"We had heard that he wasn't seeing women - but not because of that [state Medical Board accusation] - they said it was because of his religious orientation. People coming in said they knew he couldn't see women; there were assistants seeing them. I said, why is that? How strange to be a doctor and not see women. People said it was some religion that doesn't like to touch women. The site alluded to some sexual improprieties. But I take the Internet with a big grain of salt." (Assad told the Journalthat he is Christian.)
But the bottom line for Jurkovich is that Assad's license is current and renewed, that he is technically fit to practice according to the American Medical Association (AMA), so the HPRC will continue prescribing marijuana to his patients until some higher authority tells them to stop.
"To me, the public is being protected by the AMA," she said. "So why am I protecting the public when they have already gone to him? So I am punishing my sick patients that paid him $150?"
Jurkovich said that she believes many primary care physicians are afraid to recommend medical marijuana either because it is a federal crime or because of the recreational, stoner stigma attached to the drug. That leaves other, less fearful doctors to focus their practices on recommending medical marijuana.
In a phone call last week, Arcata Police Chief Randy Mendosa said that he is familiar with Dr. Assad's practice. "His name comes across my desk on a regular basis," Mendosa said. "I think the impression is - although I've never met him or looked into matter -- the impression is that he will give anyone a recommendation who wants one.
"When I originally heard of Assad, it was a complaint from another physician's office who was upset that Assad was doing this sort of thing, which they thought was contrary to appropriate medical practice. I have no information to prove that. It was a Medical Board issue, so I suggested contacting them."
In his conversation with the Journal, Assad said that the California Medical Board checks on him regularly and has never taken issue with the way he operates his practice. Assad vehemently asserted that his practice was strictly legitimate, and that the counties and pot clubs that refuse to honor his recommendations are in the wrong. His physician's assistants are the ones who see female patients, he said. He refuses to.
Without any prompting, he emphatically denied any wrongdoing against his female patients, saying that the two women in the accusation were in a support group together and conspired against him. He said he was satisfied when the Attorney General offered to settle with a seven-year restriction from treating females.
"This is my only protection from that type of patient," he said, referring to his accusers, who he said were mentally unstable. "After now, I am uncomfortable to see female patients."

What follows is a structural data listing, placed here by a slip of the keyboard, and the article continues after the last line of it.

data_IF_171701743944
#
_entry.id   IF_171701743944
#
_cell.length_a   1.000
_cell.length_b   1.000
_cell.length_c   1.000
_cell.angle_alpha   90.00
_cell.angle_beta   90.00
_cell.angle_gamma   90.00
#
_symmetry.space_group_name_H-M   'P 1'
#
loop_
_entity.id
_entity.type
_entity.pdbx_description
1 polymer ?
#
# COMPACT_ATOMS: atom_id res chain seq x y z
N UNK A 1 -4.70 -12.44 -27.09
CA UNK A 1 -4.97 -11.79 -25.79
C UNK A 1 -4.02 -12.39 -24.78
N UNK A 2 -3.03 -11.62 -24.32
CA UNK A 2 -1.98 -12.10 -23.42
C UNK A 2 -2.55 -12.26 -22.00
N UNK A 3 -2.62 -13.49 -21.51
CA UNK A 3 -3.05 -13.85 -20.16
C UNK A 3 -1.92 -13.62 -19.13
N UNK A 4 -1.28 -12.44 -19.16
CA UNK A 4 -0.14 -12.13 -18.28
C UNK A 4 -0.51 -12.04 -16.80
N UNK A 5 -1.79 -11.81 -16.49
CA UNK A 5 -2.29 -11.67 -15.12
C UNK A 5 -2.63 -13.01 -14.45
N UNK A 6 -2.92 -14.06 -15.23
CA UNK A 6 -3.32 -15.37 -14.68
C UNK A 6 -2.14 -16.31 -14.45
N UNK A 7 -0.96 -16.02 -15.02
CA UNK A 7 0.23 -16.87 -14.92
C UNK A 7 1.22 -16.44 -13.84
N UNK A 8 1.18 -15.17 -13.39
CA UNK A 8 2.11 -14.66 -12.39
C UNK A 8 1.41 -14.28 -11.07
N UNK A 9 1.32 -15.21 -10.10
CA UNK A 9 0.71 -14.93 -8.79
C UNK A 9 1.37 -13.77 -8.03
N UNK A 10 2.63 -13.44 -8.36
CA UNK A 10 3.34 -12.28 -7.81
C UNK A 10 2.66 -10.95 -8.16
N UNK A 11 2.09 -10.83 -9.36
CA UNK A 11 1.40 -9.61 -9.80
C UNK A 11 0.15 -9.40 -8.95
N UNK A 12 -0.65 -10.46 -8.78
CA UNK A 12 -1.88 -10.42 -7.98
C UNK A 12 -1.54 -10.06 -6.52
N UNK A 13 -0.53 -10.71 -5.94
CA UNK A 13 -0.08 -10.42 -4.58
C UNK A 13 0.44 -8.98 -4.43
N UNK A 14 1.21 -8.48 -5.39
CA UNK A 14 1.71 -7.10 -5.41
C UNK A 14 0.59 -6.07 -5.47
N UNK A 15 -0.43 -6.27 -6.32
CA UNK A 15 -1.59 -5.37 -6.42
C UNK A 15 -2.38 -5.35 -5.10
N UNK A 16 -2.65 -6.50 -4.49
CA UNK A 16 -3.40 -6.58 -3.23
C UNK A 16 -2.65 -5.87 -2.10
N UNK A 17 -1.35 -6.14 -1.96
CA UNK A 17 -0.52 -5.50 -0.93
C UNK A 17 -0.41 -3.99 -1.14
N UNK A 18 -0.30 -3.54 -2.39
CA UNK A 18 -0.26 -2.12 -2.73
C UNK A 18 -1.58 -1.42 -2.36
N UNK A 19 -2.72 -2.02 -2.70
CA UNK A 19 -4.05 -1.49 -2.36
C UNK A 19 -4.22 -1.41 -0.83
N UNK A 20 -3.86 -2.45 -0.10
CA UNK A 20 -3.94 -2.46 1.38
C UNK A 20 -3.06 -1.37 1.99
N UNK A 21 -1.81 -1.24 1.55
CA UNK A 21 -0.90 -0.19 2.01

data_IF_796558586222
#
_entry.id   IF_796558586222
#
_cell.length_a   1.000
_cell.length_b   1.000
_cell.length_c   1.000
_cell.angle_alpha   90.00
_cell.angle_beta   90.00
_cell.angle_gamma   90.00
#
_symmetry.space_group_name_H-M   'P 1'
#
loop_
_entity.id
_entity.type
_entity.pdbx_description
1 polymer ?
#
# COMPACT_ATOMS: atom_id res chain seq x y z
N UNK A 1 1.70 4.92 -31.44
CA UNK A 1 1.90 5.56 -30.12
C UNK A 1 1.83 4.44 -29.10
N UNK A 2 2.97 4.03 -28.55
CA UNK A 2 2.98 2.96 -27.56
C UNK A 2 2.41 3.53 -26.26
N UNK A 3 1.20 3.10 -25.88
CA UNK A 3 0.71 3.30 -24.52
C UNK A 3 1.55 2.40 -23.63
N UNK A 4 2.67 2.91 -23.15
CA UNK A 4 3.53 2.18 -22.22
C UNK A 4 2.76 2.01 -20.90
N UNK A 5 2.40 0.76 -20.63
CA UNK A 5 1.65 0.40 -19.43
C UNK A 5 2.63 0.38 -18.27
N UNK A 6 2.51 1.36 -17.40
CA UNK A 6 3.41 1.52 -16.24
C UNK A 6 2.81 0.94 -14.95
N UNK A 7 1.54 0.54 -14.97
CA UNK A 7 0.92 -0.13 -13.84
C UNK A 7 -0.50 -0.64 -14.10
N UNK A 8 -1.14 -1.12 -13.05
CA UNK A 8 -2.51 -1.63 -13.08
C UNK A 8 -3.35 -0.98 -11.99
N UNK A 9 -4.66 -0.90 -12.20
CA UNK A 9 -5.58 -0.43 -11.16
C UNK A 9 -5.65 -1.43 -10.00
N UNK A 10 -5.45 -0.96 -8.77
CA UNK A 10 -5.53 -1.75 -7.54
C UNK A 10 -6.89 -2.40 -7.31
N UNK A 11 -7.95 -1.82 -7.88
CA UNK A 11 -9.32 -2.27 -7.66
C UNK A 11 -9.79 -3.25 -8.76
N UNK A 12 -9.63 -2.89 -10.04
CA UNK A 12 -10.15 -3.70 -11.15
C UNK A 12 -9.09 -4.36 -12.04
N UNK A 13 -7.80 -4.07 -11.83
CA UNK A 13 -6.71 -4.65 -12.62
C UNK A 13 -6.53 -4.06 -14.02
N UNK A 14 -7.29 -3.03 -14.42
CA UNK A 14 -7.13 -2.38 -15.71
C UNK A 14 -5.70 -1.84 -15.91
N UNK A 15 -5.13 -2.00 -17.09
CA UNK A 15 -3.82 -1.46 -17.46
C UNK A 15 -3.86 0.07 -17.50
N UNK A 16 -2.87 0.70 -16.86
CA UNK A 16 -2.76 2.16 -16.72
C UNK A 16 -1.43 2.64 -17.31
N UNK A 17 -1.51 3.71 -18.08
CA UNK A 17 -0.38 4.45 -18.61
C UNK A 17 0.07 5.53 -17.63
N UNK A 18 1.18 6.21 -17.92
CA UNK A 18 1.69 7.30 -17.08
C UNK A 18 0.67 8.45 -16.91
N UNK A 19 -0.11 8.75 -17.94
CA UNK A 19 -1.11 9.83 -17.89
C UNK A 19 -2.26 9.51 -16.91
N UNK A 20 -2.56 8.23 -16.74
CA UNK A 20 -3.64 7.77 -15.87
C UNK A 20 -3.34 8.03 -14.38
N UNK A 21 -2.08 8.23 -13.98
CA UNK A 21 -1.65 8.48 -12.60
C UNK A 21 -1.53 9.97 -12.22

When his probation expires in 2009, he said he is not sure what he will do. If he refuses to see women patients then, he could be sued for discrimination. "Maybe I will resign at that time," he said. "Usually I don't want to think about it before it happens. I can't have a camera in my room to protect me. What can protect me?"
Meanwhile, in response to questions put to it by the Journal, the California Medical Board, with help from the Office of the Attorney General, have looked into the question of whether Assad has been violating the terms of his probation. On Monday, Candis Cohen, a spokesperson for the Medical Board, said that after additional investigation, the Medical Board had determined that Assad's practice does not, in fact, conform to the terms of his settlement, and that the board would be meeting with Assad to discuss the case sometime soon.
Cohen was unable to say precisely which of Assad's actions had violated his settlement agreement. She was also unable to say whether the practice of allowing physician's assistants to see female patients that Assad would later recommend for medical marijuana was itself improper, or whether the very nature of Norcal Healthcare Systems' business model was unacceptable.
"We're looking at Dr. Assad's practice to see if it is a legitimate medical practice, with good faith examinations and appropriate physician involvement and direction," said Cohen. "He cannot treat females, and we will be meeting with him to discuss that, as well."
Cohen added that she could not say what discipline, if any, Assad might be facing. She also could not comment on the question of whether recommendations held by his current patients - male, female or both - would still be considered valid. All she could say is that the state would be taking some sort of action.
Meanwhile, it appears that many of Assad's female patients - at least the ones who travel - could be forced to go the route of Patient X. She has since written off the money she paid to Dr. Assad, and obtained a new prescription from a different physician.